UNPUBLISHED No. 07-4602
Appeal from the United States District Court for the EasternDistrict of North Carolina, at Raleigh. Malcolm J. Howard, SeniorDistrict Judge. (5:06-cr-00007-H)
Before KING, Circuit Judge, HAMILTON, Senior Circuit Judge, andHenry F. FLOYD, United States District Judge for the District ofSouth Carolina, sitting by designation.
Affirmed by unpublished per curiam opinion. ARGUED: Stephen Clayton Gordon, OFFICE OF THE FEDERAL PUBLIC DEFENDER, Raleigh, North Carolina, for Appellant. Jennifer P. May- Parker, OFFICE OF THE UNITED STATES ATTORNEY, Raleigh, North Carolina, for Appellee. ON BRIEF: Thomas P. McNamara, Federal Public Defender, Raleigh, North Carolina, for Appellant. George E. B. Holding, United States Attorney, Anne M. Hayes, Assistant United States Attorney, OFFICE OF THE UNITED STATES ATTORNEY, Raleigh, North Carolina, for Appellee.
Unpublished opinions are not binding precedent in this circuit.
Hatem Abu Hassan appeals his convictions for trafficking in
goods bearing a counterfeit mark, and aiding and abetting the same,
18 U.S.C. §§ 2320(a) and 2. We affirm.
In the summer of 2004, the Wilson Police Department began to
investigate whether some of the convenience store owners in the
Wilson, North Carolina area were trafficking in stolen goods.
Hassan, who owned a convenience store in Wilson, was approached by
undercover officers on July 8, 2004 to see if he was interested in
purchasing purportedly stolen cigars. During his first meeting
with the undercover officers, Hassan purchased ten boxes of
Cigarillo cigars for $100. Later that day, the undercover officers
returned to Hassan’s convenience store and inquired whether he was
interested in purchasing purportedly stolen baby formula. Hassan
told the officers that he had a friend who would purchase all of
the baby formula that the undercover officers could provide.
Thereafter, on numerous occasions, Hassan purchased purportedly
stolen baby formula from the undercover officers. All of the
purportedly stolen goods sold to Hassan were contained in their
Sometime in July 2004, the undercover officers learned that
Hassan was selling pills bearing trademarks registered to the drug
manufacturer Pfizer, Inc. The use of the Pfizer trademarks on the
pills made the pills appear to be genuine Viagra pills. During a
baby formula transaction on July 19, 2004, one of the undercover
officers, Detective Alfred Drayton, asked Hassan to give him a
Viagra pill. In response, Hassan retrieved a pill from his cash
register and gave it to Detective Drayton as a free sample, adding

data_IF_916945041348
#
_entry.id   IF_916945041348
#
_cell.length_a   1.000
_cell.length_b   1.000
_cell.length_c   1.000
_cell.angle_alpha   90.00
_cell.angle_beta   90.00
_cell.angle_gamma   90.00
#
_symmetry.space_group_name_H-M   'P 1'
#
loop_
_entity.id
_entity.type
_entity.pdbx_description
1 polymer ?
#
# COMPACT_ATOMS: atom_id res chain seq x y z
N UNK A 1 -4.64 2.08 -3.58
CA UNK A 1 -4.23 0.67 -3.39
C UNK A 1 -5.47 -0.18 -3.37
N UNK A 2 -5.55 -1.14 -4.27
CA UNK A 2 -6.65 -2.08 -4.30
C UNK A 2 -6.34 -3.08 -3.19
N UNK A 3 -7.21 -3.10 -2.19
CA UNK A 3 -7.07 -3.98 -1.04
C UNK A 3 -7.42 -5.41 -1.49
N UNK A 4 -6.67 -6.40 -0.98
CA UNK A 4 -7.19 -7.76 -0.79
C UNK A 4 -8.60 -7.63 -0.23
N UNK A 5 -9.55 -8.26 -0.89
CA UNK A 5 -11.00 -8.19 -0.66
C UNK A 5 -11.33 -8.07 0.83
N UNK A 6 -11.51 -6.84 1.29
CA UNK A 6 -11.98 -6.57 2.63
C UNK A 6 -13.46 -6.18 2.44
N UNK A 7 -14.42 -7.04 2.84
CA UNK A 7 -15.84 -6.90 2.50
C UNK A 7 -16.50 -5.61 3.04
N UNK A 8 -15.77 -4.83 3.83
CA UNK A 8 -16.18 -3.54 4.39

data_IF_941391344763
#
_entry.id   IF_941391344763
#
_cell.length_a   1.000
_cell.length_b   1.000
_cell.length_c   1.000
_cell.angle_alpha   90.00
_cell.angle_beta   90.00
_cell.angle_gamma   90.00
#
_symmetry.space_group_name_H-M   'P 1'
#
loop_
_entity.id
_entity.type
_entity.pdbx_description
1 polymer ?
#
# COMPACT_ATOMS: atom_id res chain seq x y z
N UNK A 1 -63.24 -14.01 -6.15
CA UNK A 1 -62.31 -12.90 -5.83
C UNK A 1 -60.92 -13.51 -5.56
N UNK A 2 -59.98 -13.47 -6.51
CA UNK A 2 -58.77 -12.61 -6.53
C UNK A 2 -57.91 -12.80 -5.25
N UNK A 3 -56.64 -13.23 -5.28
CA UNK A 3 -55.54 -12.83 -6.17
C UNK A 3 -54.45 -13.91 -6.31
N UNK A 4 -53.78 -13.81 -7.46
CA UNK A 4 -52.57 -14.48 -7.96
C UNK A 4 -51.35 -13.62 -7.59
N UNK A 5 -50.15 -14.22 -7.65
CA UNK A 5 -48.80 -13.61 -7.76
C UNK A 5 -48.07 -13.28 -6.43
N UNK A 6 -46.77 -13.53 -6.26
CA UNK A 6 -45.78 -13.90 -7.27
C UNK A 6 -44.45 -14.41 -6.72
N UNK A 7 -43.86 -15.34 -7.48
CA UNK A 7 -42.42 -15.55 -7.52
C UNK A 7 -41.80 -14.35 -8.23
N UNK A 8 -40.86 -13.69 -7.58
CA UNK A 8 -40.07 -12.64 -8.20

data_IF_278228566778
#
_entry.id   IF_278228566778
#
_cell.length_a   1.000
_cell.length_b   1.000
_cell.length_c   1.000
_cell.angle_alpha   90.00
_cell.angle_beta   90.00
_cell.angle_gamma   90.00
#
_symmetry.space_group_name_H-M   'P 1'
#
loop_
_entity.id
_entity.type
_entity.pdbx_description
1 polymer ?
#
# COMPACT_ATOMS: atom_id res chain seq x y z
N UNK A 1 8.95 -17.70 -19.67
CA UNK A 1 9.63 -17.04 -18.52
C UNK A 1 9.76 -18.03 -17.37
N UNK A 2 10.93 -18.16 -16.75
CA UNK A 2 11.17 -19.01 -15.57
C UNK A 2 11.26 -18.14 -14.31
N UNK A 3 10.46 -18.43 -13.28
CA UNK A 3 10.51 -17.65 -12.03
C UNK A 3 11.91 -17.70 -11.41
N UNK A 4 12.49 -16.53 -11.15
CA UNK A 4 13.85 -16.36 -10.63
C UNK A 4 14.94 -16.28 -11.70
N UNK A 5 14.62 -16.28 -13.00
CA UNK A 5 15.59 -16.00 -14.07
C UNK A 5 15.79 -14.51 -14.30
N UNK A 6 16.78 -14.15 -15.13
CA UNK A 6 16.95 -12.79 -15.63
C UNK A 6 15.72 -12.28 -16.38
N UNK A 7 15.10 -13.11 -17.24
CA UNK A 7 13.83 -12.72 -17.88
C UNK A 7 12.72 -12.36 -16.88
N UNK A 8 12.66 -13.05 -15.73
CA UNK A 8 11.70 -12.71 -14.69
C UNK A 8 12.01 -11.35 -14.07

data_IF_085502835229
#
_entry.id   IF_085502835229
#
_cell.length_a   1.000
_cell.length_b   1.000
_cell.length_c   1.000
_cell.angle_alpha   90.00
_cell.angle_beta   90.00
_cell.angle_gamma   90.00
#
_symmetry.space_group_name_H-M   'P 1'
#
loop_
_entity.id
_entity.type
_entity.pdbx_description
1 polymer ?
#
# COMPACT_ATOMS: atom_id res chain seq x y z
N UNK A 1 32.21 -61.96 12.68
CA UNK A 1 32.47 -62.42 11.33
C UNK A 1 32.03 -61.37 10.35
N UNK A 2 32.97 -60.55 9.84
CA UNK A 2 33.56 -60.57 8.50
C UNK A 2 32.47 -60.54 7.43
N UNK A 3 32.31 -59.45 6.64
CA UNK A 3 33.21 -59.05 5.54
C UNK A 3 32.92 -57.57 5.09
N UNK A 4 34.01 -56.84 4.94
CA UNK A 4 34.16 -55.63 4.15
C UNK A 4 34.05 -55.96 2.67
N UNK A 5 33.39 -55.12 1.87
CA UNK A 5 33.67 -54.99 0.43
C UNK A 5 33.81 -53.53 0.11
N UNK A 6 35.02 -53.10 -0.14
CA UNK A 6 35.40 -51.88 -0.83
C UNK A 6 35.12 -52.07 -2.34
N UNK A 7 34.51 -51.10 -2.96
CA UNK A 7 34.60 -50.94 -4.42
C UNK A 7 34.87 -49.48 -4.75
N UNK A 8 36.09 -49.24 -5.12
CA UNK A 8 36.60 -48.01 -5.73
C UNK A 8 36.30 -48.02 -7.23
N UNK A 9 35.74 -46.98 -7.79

that “it truly works.” (J.A. 102).
On September 23, 2004, while delivering 500 cases of baby
formula to Hassan, Detective Drayton asked Hassan to sell him some
Viagra pills. Detective Drayton told Hassan that he had $1,000 to
spend on Viagra pills, and Hassan sold Detective Drayton 200 pills
for $1,000. On four other occasions, between October 2004 and
January 2005, Detective Drayton purchased pills from Hassan. All
told, Detective Drayton purchased approximately 1200 pills from
At trial, a chemist testified that Viagra is a patented drug
made by Pfizer and that genuine Viagra requires a doctor’s
prescription before it can be dispensed. The chemist also
testified that the pills Hassan sold to Detective Drayton were not
genuine Viagra pills. According to the chemist, the color of the
pills sold by Hassan was slightly different from that of a genuine
Viagra pill. Moreover, although the pills sold by Hassan contained
the same active ingredient as a genuine Viagra pill and had similar
markings as those of a genuine Viagra pill, they also contained
fillers not found in a genuine Viagra pill. The government also
introduced evidence showing that Hassan did not dispense the
counterfeit Viagra pills from a bottle typically used for genuine
Viagra pills. Rather, he typically retrieved the pills from an
Aleve bottle, a Tylenol box, or a ziplock bag.
Following his arrest in February 2005, Hassan’s vehicle was
searched. Nine counterfeit Viagra pills, similar to the ones sold
to Detective Drayton, were recovered during the search. In a
post-arrest statement, Hassan stated that he obtained the pills
from a friend in Rocky Mount, North Carolina.
On January 11, 2006, Hassan was charged by a federal grand
jury in the Eastern District of North Carolina with one count of
conspiracy to transport stolen property (baby formula) in
interstate commerce, 18 U.S.C. §§ 2314 and 371, five counts of
transporting stolen property (baby formula) in interstate commerce,
and aiding and abetting the same, id. §§ 2314 and 2, and five
counts of trafficking in goods bearing a counterfeit mark, and
aiding and abetting the same, id. §§ 2320(a) and 2. At trial, the
district court dismissed one of the § 2314 counts because the
government failed to meet the interstate commerce element. At the
conclusion of the trial, the jury convicted Hassan of the remaining
The district court sentenced Hassan to 37 months’
imprisonment, concurrent on each count. Hassan filed a timely
notice of appeal. On appeal, he challenges the sufficiency of the
evidence to support his convictions on the § 2320(a) counts.
We review de novo the district courts decision to deny a
motion for judgment of acquittal pursuant to Rule 29 of the Federal
Rules of Criminal Procedure. United States v. Osborne, 514 F.3d